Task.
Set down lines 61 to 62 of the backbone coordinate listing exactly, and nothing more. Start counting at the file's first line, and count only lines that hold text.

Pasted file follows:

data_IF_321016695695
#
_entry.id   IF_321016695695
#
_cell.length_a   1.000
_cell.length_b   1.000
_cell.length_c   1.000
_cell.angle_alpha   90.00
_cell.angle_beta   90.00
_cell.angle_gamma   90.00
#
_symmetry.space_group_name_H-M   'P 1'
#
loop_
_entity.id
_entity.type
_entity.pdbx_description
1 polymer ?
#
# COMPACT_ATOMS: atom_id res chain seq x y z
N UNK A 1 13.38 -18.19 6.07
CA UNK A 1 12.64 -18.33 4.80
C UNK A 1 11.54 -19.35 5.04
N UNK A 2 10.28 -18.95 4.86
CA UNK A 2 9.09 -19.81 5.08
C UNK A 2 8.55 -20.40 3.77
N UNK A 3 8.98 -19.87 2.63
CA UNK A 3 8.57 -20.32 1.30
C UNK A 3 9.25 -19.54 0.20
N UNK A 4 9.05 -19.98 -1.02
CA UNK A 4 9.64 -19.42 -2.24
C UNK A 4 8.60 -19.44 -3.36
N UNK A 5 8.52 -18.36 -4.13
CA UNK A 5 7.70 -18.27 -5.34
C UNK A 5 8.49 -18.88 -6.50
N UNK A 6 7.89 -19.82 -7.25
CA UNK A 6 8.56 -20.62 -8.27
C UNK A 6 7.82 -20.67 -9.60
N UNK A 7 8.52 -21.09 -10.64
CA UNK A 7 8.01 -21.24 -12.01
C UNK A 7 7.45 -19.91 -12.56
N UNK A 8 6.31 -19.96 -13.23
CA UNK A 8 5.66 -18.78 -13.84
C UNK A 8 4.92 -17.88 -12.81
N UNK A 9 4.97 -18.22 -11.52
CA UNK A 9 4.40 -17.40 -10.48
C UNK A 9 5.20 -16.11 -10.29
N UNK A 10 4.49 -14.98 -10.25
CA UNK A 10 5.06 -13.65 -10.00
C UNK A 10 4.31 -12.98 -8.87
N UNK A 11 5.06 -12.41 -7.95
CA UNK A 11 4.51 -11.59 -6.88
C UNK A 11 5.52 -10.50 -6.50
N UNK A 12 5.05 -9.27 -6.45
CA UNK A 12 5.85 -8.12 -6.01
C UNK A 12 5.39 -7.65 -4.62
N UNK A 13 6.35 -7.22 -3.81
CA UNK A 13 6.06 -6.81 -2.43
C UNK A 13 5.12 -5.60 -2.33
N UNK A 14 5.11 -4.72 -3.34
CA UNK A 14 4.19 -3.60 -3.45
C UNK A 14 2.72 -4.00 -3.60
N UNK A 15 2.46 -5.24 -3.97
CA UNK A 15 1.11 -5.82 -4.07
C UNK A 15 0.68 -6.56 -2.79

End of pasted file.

CA UNK A 14 4.19 -3.60 -3.45
C UNK A 14 2.72 -4.00 -3.60